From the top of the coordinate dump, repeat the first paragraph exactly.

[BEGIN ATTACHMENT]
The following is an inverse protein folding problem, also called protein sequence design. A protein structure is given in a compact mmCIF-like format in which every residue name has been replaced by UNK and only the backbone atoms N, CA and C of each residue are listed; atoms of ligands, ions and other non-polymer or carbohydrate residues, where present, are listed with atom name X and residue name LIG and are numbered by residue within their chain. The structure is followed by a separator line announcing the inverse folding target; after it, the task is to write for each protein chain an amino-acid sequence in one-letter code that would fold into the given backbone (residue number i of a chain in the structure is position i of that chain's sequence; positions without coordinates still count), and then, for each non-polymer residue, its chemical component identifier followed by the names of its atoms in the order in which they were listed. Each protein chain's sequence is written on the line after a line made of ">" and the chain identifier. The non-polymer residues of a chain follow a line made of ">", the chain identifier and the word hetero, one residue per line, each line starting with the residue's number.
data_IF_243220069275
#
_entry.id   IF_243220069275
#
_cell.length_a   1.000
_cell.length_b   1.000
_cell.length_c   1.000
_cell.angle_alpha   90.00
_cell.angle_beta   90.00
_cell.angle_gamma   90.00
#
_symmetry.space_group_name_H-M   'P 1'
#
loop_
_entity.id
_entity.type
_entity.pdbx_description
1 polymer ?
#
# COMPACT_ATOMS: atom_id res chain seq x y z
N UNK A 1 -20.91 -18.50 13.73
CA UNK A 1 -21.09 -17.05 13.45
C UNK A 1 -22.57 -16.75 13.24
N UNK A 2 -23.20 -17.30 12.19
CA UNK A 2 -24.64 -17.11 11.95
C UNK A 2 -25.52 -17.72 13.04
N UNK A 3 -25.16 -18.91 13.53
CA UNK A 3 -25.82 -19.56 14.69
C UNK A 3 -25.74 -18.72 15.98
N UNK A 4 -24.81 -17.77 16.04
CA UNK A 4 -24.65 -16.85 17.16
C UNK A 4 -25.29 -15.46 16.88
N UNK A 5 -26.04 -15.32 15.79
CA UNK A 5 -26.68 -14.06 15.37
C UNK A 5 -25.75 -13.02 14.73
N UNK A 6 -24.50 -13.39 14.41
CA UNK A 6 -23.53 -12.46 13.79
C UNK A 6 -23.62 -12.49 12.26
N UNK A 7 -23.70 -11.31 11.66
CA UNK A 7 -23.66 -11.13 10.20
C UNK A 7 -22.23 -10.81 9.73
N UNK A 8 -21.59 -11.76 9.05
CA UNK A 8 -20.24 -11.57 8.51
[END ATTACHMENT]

The following is an inverse protein folding problem, also called protein sequence design. A protein structure is given in a compact mmCIF-like format in which every residue name has been replaced by UNK and only the backbone atoms N, CA and C of each residue are listed; atoms of ligands, ions and other non-polymer or carbohydrate residues, where present, are listed with atom name X and residue name LIG and are numbered by residue within their chain. The structure is followed by a separator line announcing the inverse folding target; after it, the task is to write for each protein chain an amino-acid sequence in one-letter code that would fold into the given backbone (residue number i of a chain in the structure is position i of that chain's sequence; positions without coordinates still count), and then, for each non-polymer residue, its chemical component identifier followed by the names of its atoms in the order in which they were listed. Each protein chain's sequence is written on the line after a line made of ">" and the chain identifier. The non-polymer residues of a chain follow a line made of ">", the chain identifier and the word hetero, one residue per line, each line starting with the residue's number.